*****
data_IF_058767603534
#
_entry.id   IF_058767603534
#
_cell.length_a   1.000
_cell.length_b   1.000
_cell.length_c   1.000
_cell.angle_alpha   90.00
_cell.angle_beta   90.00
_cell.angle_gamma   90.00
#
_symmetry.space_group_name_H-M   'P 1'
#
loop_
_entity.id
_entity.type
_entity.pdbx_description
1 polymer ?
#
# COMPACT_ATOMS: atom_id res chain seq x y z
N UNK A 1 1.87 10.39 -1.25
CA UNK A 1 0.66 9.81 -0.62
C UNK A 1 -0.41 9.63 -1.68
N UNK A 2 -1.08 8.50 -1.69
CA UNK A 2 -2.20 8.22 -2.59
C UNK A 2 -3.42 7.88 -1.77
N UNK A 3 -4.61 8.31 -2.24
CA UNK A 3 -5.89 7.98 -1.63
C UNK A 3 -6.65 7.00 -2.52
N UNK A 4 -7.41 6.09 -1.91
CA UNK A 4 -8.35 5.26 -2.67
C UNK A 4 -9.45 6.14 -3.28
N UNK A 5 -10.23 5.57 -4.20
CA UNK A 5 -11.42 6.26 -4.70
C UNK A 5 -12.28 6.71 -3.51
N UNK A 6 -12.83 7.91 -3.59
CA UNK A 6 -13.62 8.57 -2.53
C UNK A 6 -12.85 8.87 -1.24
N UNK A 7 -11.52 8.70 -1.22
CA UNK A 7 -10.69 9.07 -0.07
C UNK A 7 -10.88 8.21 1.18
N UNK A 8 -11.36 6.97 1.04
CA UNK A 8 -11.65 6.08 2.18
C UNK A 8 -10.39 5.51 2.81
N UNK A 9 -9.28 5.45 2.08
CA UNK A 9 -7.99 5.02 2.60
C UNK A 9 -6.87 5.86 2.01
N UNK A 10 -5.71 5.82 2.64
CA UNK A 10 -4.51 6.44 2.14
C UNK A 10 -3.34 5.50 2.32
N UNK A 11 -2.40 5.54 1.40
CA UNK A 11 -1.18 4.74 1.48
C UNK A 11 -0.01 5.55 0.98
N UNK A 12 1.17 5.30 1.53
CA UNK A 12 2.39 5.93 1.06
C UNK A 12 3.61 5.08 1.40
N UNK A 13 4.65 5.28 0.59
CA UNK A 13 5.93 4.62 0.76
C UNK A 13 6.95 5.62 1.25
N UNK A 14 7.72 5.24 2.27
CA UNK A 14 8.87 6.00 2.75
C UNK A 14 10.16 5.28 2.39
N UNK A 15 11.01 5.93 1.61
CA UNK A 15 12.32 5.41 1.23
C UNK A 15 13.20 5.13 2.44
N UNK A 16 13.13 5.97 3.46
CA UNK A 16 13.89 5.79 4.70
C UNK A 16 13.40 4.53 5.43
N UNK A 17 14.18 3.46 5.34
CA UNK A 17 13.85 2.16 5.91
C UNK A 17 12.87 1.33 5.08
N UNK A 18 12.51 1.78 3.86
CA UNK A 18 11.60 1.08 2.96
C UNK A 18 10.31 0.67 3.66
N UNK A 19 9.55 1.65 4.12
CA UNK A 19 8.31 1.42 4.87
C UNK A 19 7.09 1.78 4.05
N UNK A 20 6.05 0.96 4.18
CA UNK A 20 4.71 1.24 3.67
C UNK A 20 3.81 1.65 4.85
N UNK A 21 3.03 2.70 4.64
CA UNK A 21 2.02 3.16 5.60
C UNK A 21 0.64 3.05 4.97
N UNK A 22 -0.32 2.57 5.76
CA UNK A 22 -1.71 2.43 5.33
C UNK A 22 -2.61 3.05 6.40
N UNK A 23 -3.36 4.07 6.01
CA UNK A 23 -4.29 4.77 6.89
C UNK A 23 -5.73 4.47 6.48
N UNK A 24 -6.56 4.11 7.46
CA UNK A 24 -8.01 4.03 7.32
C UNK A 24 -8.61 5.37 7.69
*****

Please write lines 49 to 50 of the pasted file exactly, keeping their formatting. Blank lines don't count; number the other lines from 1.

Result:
CA UNK A 10 -4.51 6.44 2.14
C UNK A 10 -3.34 5.50 2.32